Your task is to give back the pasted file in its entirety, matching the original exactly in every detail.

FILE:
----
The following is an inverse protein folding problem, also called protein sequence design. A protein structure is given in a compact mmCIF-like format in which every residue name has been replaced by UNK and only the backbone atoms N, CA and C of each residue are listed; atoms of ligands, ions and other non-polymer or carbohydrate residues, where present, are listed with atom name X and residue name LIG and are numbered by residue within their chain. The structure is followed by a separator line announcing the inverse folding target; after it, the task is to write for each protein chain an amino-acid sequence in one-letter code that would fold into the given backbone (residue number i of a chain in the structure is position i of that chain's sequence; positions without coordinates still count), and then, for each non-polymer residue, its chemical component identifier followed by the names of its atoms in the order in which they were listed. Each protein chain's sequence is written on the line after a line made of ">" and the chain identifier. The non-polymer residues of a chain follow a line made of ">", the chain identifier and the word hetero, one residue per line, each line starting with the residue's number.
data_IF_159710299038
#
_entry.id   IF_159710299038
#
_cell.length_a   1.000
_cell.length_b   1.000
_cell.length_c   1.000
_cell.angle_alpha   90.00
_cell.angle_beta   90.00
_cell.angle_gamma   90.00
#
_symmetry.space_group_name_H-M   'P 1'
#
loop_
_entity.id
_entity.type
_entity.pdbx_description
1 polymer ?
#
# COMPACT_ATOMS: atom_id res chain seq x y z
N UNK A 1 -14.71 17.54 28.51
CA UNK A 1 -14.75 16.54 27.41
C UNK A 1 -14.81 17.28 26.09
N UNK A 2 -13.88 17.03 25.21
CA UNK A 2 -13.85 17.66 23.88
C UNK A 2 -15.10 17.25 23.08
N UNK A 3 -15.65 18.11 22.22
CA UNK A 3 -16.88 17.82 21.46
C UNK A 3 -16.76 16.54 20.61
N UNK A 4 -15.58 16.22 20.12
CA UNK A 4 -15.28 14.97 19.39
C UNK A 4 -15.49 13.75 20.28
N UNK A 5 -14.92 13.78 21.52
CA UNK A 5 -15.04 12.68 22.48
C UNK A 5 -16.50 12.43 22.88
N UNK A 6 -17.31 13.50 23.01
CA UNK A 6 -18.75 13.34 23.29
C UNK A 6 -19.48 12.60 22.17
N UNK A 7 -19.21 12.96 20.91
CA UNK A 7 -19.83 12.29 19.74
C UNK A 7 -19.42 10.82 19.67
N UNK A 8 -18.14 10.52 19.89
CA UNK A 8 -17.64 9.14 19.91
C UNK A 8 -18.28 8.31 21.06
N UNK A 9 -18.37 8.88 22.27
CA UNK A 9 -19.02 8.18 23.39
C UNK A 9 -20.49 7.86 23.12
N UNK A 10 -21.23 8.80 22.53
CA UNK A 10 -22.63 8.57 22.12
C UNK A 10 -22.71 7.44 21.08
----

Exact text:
The following is an inverse protein folding problem, also called protein sequence design. A protein structure is given in a compact mmCIF-like format in which every residue name has been replaced by UNK and only the backbone atoms N, CA and C of each residue are listed; atoms of ligands, ions and other non-polymer or carbohydrate residues, where present, are listed with atom name X and residue name LIG and are numbered by residue within their chain. The structure is followed by a separator line announcing the inverse folding target; after it, the task is to write for each protein chain an amino-acid sequence in one-letter code that would fold into the given backbone (residue number i of a chain in the structure is position i of that chain's sequence; positions without coordinates still count), and then, for each non-polymer residue, its chemical component identifier followed by the names of its atoms in the order in which they were listed. Each protein chain's sequence is written on the line after a line made of ">" and the chain identifier. The non-polymer residues of a chain follow a line made of ">", the chain identifier and the word hetero, one residue per line, each line starting with the residue's number.
data_IF_159710299038
#
_entry.id   IF_159710299038
#
_cell.length_a   1.000
_cell.length_b   1.000
_cell.length_c   1.000
_cell.angle_alpha   90.00
_cell.angle_beta   90.00
_cell.angle_gamma   90.00
#
_symmetry.space_group_name_H-M   'P 1'
#
loop_
_entity.id
_entity.type
_entity.pdbx_description
1 polymer ?
#
# COMPACT_ATOMS: atom_id res chain seq x y z
N UNK A 1 -14.71 17.54 28.51
CA UNK A 1 -14.75 16.54 27.41
C UNK A 1 -14.81 17.28 26.09
N UNK A 2 -13.88 17.03 25.21
CA UNK A 2 -13.85 17.66 23.88
C UNK A 2 -15.10 17.25 23.08
N UNK A 3 -15.65 18.11 22.22
CA UNK A 3 -16.88 17.82 21.46
C UNK A 3 -16.76 16.54 20.61
N UNK A 4 -15.58 16.22 20.12
CA UNK A 4 -15.28 14.97 19.39
C UNK A 4 -15.49 13.75 20.28
N UNK A 5 -14.92 13.78 21.52
CA UNK A 5 -15.04 12.68 22.48
C UNK A 5 -16.50 12.43 22.88
N UNK A 6 -17.31 13.50 23.01
CA UNK A 6 -18.75 13.34 23.29
C UNK A 6 -19.48 12.60 22.17
N UNK A 7 -19.21 12.96 20.91
CA UNK A 7 -19.83 12.29 19.74
C UNK A 7 -19.42 10.82 19.67
N UNK A 8 -18.14 10.52 19.89
CA UNK A 8 -17.64 9.14 19.91
C UNK A 8 -18.28 8.31 21.06
N UNK A 9 -18.37 8.88 22.27
CA UNK A 9 -19.02 8.18 23.39
C UNK A 9 -20.49 7.86 23.12
N UNK A 10 -21.23 8.80 22.53
CA UNK A 10 -22.63 8.57 22.12
C UNK A 10 -22.71 7.44 21.08